Why regulators should care about monitoring diversity

Virginie O'Shea, founder of Firebrand Research, lays out the case of why diversity in the financial services community should come under the scope of regulators.

I had an interesting Twitter discussion a few weeks ago that made me think about the topic of diversity in the industry and what role the regulator should play in this area. The UK’s Financial Conduct Authority (FCA) was called out by the finserv press earlier this month for failing to properly monitor diversity stats in the industry and rightly so, I believe, but not everyone agrees.

Now, as is the way with topics that are or seem politically sensitive, you can end up in a huge irrational argument on social media if you aren’t careful. As an analyst, it is my job to listen to all perspectives and make rational and logical recommendations, which helps when evaluating even the most controversial of topics. That doesn’t mean I don’t have personal views – full declaration here that I am a diversity champion – but it does mean I can listen to and actually hear other opinions.

Turning back to the discussion, the comment I initially received was that diversity has “nothing to do with financial conduct”, so why should the FCA monitor or care about those statistics? At the face of it, the role of the regulator is to monitor and take action against financial services firms when they breach specific rules and regulations such as those related to anti-money laundering requirements (a popular topic of late) or market manipulation. But we should also look at the more complex mission statement of the FCA for more clarity.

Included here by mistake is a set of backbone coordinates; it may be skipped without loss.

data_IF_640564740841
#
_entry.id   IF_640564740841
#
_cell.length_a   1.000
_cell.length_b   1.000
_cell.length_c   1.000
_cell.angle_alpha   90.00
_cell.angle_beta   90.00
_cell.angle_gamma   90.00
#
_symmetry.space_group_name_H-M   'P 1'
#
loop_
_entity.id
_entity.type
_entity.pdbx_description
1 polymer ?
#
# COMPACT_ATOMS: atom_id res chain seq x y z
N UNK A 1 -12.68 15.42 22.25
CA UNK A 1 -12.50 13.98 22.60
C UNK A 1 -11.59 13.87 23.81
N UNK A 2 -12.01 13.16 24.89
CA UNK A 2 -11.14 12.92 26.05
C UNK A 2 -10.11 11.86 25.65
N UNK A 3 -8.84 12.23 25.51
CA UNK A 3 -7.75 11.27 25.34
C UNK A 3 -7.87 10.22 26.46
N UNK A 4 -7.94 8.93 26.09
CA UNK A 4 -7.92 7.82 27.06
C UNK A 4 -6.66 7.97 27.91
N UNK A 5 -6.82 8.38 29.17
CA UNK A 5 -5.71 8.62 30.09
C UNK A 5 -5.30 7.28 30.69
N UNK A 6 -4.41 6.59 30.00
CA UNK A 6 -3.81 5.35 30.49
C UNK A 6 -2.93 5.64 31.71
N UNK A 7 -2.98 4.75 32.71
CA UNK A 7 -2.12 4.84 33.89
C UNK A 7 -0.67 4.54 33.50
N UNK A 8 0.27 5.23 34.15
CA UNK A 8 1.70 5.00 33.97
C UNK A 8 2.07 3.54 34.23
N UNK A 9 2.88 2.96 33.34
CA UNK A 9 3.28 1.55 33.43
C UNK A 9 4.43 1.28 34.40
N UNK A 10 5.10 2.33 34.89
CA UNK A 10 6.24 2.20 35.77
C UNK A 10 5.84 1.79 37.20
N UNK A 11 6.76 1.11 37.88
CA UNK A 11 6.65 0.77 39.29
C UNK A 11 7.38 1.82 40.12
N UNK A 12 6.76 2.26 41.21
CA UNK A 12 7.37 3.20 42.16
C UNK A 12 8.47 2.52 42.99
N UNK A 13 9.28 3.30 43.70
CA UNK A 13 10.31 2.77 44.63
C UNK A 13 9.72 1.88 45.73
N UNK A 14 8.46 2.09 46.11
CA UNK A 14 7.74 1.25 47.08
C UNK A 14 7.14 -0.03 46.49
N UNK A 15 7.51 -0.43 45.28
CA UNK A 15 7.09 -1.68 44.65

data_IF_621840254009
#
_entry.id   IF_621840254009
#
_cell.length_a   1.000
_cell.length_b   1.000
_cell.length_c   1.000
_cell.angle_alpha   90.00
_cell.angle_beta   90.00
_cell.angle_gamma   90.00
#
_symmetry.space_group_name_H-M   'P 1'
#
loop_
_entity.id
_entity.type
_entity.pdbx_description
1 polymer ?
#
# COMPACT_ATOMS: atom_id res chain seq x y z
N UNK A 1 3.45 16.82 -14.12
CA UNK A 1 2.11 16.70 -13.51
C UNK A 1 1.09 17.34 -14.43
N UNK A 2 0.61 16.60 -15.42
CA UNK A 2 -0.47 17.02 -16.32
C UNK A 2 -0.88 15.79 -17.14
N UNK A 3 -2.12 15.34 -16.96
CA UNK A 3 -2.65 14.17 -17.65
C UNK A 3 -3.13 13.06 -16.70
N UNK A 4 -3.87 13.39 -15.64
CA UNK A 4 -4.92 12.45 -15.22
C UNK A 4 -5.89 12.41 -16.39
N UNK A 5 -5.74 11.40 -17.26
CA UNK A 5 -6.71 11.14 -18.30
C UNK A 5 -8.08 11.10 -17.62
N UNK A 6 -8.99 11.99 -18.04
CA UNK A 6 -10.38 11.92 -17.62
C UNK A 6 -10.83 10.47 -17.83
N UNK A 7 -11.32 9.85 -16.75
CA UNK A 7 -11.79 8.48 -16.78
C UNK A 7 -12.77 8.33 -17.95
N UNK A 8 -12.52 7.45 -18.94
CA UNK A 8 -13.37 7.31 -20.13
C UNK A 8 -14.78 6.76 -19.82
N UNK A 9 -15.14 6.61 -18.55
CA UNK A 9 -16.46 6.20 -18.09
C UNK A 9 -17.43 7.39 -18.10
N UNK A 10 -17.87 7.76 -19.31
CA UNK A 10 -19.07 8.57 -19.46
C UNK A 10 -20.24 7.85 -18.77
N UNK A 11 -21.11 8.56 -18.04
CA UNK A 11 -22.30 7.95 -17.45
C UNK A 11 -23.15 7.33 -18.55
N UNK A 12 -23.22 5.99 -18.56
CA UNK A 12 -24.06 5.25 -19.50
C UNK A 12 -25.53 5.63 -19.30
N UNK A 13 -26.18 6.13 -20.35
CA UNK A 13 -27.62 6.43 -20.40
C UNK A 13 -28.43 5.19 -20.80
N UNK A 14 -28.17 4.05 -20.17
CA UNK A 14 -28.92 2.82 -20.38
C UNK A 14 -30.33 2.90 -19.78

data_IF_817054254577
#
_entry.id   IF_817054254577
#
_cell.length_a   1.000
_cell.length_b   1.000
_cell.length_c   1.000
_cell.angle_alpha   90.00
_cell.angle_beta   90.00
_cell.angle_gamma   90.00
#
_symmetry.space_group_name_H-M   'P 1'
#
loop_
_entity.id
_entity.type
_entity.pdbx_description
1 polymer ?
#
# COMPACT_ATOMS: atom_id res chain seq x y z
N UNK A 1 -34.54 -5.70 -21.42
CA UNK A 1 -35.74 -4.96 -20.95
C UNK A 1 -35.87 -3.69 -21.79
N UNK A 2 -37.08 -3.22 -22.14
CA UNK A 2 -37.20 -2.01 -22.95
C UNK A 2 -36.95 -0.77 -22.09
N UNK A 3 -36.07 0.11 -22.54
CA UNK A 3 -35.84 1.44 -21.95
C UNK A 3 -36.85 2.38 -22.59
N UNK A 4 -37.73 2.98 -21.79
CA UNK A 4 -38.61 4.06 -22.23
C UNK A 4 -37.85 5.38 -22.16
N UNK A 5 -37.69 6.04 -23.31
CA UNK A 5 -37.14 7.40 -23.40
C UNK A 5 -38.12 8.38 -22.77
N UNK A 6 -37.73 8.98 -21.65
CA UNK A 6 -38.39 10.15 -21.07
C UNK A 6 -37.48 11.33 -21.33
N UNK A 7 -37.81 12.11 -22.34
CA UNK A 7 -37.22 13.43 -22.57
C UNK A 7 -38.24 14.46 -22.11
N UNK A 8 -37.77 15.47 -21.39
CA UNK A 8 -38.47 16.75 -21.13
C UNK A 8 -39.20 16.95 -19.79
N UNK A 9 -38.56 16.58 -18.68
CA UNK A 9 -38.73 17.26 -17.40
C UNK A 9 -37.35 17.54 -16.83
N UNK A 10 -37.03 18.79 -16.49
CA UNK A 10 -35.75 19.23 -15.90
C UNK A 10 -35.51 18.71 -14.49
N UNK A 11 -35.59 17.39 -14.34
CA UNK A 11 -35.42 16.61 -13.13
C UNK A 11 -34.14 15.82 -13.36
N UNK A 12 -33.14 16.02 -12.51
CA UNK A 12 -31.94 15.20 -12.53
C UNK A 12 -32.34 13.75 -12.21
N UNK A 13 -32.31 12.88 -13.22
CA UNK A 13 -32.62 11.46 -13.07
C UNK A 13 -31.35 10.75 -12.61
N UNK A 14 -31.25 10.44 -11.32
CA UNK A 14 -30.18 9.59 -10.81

The role of the FCA or any other regulator is also to protect the interests of the public. The FCA mission statement is comprised of three main aims:

  • Protecting consumers
  • Enhancing market integrity
  • Promoting competition

A significant part of the regulator’s time is to keep a close eye on what the industry is up to and to take action (including formulating new regulation) when things happen that need to be addressed. Monitoring all aspects of the industry’s make-up and effectiveness is part and parcel of that role.

Just look at the rather onerous obligations firms must meet as part of the Senior Managers and Certification Regime (SMCR), which is gradually extending its implementation reach beyond the top layers of management and down to those directly interacting with end consumers and investors. SMCR entails regular reporting and certification of employees at financial services firms to ensure they are the right fit for the job.

There are countless studies out there about the benefits of a diverse workforce versus group think when it comes to making effective risk management or even business decisions. If the FCA is concerned about protecting market integrity and consumers, monitoring governance and effective management of financial services firms is an integral part of those aims. Keeping an eye on where employees are being recruited from, their qualifications and their background is part of SMCR, shouldn’t diversity be part of that endeavour?

This isn’t about token gestures or meeting quotas; it’s about making sure the industry is able to cope with change. We stress test our systems and operational resilience is top of mind for many, but shouldn’t we apply the same logic to our employees? We talk about the need to avoid correlation risk in the market, but isn’t a lack of diversity also a correlation risk? If we put people under stress (as many are at this time), isn’t it better to have a range of experiences and backgrounds to draw from to solve a particular problem?

Hopefully, I’ve made you think about the subject a bit more as the Twitter conversation made me think about the role of the regulator in diversity. I absolutely believe that the regulator should be measuring diversity statistics in the same manner that it assesses any risks or weaknesses in the financial services community. This isn’t a question of politics, it’s a question of protecting the markets.